Most importantly, in addition to the financial assistance required to help the young and the disadvantaged there is a need to create decent job opportunities in the private sector and to provide training and re-education for low-income employees to secure better employment. Furthermore, rather than building an excessive number of luxury apartments through the government recklessly issuing a multitude of building permits to favoured developers, the government should be promoting the construction of affordable housing.


Greater revenue from VAT, excise duties and the CETS together with reserves of around €4.6 billion should enable the government to finance substantial increases in targeted financial assistance to households and subsidies and other measures for farmers and small businesses. In the event of high energy prices being sustained, the taxes on products such as electricity, petroleum, diesel oil and bottled gas will need to be reduced to help mitigate the impact of elevated energy costs on households and businesses in general.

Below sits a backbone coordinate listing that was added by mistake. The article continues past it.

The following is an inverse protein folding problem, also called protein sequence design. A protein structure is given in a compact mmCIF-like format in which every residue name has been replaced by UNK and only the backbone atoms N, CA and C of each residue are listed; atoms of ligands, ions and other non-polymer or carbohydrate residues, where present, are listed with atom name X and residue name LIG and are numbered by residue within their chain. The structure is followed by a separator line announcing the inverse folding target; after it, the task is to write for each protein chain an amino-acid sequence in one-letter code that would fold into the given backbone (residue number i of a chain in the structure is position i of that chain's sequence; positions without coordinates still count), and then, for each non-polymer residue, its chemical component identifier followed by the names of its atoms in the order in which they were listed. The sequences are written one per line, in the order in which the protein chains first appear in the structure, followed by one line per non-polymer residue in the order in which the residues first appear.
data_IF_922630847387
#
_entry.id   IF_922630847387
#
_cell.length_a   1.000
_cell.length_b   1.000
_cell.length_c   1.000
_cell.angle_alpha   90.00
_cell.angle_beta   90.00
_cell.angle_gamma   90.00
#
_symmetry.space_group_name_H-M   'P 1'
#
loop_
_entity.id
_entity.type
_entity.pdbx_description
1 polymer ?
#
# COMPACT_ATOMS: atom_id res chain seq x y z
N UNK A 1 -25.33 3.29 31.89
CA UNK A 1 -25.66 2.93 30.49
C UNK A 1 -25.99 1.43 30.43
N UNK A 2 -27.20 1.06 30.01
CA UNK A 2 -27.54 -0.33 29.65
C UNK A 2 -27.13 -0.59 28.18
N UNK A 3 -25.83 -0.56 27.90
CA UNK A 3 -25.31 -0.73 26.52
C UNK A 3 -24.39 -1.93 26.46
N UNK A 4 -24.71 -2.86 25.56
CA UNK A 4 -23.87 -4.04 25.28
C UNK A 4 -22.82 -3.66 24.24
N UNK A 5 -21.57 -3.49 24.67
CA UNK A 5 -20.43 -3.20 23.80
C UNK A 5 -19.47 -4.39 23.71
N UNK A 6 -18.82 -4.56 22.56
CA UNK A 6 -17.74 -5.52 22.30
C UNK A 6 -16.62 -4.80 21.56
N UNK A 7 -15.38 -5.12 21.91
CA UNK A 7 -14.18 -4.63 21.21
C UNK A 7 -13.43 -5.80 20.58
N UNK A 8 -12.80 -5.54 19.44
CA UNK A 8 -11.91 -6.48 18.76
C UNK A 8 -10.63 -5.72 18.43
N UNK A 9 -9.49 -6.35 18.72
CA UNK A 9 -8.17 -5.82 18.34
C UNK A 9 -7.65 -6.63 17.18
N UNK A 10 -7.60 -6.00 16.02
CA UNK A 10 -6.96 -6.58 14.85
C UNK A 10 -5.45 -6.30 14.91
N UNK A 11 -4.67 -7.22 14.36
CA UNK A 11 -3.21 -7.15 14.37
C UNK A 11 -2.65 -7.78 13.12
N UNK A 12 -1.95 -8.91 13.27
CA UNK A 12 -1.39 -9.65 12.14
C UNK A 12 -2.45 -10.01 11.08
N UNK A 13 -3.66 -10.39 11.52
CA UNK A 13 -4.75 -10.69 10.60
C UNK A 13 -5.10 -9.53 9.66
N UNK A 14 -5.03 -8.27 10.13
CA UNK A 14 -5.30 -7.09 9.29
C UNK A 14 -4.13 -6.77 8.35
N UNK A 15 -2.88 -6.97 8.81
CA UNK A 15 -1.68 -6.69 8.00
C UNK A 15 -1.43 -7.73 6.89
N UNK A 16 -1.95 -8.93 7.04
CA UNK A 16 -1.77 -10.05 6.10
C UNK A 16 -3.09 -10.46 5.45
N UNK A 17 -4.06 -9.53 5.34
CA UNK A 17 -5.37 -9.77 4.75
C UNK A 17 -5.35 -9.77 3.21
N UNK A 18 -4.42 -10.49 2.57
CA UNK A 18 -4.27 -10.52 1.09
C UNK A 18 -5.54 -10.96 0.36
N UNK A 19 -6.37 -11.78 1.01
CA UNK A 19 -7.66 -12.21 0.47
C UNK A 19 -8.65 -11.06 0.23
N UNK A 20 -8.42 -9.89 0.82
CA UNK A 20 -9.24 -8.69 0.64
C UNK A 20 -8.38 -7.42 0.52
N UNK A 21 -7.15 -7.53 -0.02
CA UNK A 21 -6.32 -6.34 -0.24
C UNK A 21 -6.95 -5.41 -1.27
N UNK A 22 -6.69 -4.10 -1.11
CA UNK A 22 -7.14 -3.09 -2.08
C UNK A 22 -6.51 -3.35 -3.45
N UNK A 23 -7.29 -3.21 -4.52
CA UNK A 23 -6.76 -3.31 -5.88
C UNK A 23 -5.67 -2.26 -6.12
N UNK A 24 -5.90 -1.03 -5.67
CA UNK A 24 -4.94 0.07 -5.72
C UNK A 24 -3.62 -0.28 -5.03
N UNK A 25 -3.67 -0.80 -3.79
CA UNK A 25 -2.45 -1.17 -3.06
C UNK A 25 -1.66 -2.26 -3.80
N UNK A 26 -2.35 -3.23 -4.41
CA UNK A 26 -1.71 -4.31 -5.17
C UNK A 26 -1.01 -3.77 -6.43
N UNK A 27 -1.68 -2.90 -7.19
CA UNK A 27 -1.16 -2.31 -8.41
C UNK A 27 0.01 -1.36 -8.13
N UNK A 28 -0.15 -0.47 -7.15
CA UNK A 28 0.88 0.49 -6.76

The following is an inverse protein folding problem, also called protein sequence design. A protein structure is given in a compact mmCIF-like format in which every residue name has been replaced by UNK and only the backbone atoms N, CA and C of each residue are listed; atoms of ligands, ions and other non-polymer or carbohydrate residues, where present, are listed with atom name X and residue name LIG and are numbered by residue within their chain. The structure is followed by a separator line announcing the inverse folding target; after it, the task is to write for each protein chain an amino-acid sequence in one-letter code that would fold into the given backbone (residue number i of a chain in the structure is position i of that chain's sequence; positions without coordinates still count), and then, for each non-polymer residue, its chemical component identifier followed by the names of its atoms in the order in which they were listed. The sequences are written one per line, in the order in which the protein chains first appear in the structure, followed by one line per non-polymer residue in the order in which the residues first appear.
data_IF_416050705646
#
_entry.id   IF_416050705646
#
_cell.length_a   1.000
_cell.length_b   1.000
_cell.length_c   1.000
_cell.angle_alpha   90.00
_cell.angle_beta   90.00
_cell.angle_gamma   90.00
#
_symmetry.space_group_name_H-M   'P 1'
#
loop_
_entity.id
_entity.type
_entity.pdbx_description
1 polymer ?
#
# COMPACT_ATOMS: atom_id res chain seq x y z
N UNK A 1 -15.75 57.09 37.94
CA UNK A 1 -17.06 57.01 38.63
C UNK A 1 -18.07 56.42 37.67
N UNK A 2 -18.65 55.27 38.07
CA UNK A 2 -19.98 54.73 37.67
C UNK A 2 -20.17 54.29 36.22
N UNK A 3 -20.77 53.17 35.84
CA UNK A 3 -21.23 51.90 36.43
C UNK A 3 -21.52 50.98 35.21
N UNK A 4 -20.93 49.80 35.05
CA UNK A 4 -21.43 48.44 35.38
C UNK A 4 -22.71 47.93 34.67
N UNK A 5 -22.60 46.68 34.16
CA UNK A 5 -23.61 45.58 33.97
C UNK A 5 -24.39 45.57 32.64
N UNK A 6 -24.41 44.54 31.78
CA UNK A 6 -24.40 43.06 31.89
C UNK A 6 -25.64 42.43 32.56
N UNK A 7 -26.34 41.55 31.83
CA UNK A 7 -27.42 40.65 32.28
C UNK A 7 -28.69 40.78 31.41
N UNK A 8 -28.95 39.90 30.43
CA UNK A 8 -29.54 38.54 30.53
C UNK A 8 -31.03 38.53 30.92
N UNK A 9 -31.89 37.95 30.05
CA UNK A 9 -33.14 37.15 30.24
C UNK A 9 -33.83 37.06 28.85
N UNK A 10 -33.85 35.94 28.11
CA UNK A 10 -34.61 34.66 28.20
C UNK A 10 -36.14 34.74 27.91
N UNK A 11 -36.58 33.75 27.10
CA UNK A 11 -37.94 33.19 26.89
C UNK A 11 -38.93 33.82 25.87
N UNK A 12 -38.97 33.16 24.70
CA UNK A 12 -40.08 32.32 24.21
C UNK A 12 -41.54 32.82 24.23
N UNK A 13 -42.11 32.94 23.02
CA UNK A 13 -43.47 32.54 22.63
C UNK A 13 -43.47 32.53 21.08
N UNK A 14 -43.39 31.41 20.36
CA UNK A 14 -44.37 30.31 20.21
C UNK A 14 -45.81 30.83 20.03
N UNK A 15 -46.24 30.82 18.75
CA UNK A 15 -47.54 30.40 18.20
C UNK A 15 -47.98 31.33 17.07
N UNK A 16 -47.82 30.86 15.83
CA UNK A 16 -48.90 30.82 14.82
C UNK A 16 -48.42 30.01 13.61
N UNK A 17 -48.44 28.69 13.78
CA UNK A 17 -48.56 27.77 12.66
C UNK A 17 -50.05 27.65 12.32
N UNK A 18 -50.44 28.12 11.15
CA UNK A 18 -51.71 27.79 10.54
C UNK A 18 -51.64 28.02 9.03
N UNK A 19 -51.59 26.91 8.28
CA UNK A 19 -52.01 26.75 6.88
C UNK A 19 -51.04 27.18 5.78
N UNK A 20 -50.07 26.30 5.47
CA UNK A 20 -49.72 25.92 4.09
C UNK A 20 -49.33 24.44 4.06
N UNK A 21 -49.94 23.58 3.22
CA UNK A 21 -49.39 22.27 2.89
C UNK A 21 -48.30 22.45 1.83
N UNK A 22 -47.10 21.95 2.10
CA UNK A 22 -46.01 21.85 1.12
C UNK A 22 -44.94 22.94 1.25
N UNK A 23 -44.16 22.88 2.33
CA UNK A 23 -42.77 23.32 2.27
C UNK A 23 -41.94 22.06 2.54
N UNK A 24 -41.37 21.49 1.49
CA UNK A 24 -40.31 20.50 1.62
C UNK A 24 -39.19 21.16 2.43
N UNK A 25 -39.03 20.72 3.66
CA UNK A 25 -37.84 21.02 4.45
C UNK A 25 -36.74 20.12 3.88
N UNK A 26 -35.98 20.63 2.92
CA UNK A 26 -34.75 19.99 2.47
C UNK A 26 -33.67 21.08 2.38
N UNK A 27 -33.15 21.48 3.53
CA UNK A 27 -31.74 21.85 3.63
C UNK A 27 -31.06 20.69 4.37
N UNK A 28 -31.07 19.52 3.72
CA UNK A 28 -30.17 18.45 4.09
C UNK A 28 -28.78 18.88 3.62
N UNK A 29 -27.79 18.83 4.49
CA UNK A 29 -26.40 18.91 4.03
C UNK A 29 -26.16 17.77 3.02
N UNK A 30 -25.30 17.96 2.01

The need to boost government revenue from tax sources other than energy and to narrow income and wealth inequalities call for a fundamental reform of the tax system and its administration. As repeatedly recommended, a high-yielding and progressive property tax should be introduced to decrease wealth inequalities. Also, the personal income tax system should be made more progressive by raising the top marginal rate to 40 per cent for annual incomes above €75,000. And the deliberately grossly inefficient tax administration in Cyprus needs to be overhauled to combat prolific tax evasion, practiced disproportionately by professionals such as accountants, lawyers and doctors and as well by real estate agents and property developers to substantially raise revenue and reduce income inequalities.

Leslie G Manison is an economist and financial analyst, specialising in macroeconomic policy analysis, bank viability assessments, and international financial relations. He is a former senior economist at the International Monetary Fund, an ex-advisor in the Cyprus finance ministry and a former senior advisor at the Central Bank of Cyprus